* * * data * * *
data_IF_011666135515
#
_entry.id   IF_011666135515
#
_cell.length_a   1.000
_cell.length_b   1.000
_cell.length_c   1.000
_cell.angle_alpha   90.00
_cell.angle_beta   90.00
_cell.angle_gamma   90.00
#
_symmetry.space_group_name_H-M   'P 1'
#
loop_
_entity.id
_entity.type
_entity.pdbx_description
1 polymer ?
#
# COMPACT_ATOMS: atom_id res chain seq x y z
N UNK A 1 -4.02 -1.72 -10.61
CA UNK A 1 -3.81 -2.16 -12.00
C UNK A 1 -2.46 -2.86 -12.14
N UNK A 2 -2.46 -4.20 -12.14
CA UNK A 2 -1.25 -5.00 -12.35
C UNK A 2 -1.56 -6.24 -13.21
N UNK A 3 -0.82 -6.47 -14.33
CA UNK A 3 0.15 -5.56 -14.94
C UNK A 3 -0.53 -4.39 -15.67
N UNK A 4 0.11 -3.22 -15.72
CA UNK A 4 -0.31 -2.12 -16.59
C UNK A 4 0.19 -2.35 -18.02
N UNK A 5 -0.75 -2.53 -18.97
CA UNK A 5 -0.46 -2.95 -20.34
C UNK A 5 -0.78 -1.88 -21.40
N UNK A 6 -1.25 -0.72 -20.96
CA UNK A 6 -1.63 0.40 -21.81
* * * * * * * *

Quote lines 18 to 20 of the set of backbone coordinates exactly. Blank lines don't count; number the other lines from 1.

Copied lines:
1 polymer ?
#
# COMPACT_ATOMS: atom_id res chain seq x y z